The fourth season of Friends, an American sitcom created by David Crane and Marta Kauffman, premiered on NBC on September 25, 1997. Friends was produced by Bright/Kauffman/Crane Productions, in association with Warner Bros. Television. The season contains 24 episodes and concluded airing May 7, 1998.
This 6,700 sq. ft. signature space is located in the heart of the atrium, lined for basketball and volleyball. With floor to ceiling windows on all four sides, the Feature Gym is the place to be and be seen. Equipped with theatrical lighting and sound, it can also accommodate large presentations, banquets or meetings.
At 10.25 laps per mile, two lanes wide, with a Mondo track surface, this track provides a much more private feel. Located on the fourth floor, it provides a great alternative to the atrium track for the runner who wants a little less distraction.
Mario Party 4 is the fourth main installment in the Mario Party series and the first for the Nintendo GameCube. Developed by Hudson Soft and published by Nintendo, the game was initially released in North America on October 21, 2002, making it the first Mario Party game to be released first outside of Japan.
It retains the basic gameplay aspects from previous Mario Party titles, where up to four players roll dice to move around a board, earning coins from landing on Spaces, events, or winning mini-games played at the end of every turn to buy stars. Features introduced in previous Mario Party games such as the introduction of the usage of items from Mario Party 2 to assist players against their opponents and the ability to carry up to three items from Mario Party 3 return. New elements introduced in Mario Party 4 include the ability for players to team up in pairs in Party Mode, creating a custom mini-game pack selected entirely by players of the game, and the first Mario Party game to introduce side-collectibles in the form of presents. It is also the only Mario Party game so far to have pre-rendered cutscenes. The game is notable for introducing boards fully rendered in 3D, though the navigational board space layout remains flat until Mario Party 5. Additionally, the game completes a revamp in the 3D art direction of the Mario franchise that started with Luigi's Mansion and continued with Super Mario Sunshine. Mario Party 4 requires two blocks to save on the memory card, and it contains up to three save files.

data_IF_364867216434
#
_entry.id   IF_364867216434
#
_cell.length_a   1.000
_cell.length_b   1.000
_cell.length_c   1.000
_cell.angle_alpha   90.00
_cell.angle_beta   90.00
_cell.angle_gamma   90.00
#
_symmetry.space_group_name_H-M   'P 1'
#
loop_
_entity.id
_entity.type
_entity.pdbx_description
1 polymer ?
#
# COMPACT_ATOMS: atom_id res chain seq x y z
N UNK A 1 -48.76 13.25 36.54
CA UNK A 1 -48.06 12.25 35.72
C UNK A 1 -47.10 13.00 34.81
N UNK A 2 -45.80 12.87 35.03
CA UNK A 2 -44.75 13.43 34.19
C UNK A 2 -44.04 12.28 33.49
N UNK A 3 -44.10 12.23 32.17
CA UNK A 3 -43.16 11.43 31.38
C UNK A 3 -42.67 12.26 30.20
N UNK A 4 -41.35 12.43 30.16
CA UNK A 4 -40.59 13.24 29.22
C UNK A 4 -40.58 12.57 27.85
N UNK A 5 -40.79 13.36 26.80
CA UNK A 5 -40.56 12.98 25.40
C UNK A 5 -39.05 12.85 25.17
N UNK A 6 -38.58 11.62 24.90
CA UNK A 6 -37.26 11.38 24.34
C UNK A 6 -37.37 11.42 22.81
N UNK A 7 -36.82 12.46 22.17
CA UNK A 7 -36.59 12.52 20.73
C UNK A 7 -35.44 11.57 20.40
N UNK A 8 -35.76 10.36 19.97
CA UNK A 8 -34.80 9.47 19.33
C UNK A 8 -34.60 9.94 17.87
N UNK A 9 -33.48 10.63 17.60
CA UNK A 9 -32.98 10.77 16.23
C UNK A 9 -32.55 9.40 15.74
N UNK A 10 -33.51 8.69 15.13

Mario Party 4 retains the board gameplay from previous Mario Party installments. Four players take turns to navigate around a digital game board using a Dice Block that randomly rolls numbers 1-10, within a set number of turns. Prior to starting out on a selected board, the four players need to roll a Dice Block that determines the order they will play in. Players who roll higher numbers in the beginning will start out earlier, and their HUD displayed on the corners of the screen are corresponding to what order they roll in. The overarching goal of the game is to purchase as much Stars with collected coins as possible, within the limit of turns; players first earn 10 coins to start out with. These stars cost 20 coins to purchase, and they are found in various, set locations on the board. Once a star is purchased, the star migrates to another location on the board, where players then need to navigate there to purchase again. Once all players have moved, a turn is passed and a mini-game is randomly selected from a roulette of mini-games and played; initially mini-game names are blocked out with question marks until they have been played at least once. These mini-games involve players doing actions with very specific rules under a short time limit to outperform their competition. If the players are successful by beating their opponents, they earn 10 coins as a reward, though mini-games classified as Coin mini-games (mini-games that have their text colored yellow) has the potential of players earning more coins, and they keep those coins regardless if they collected the most or not.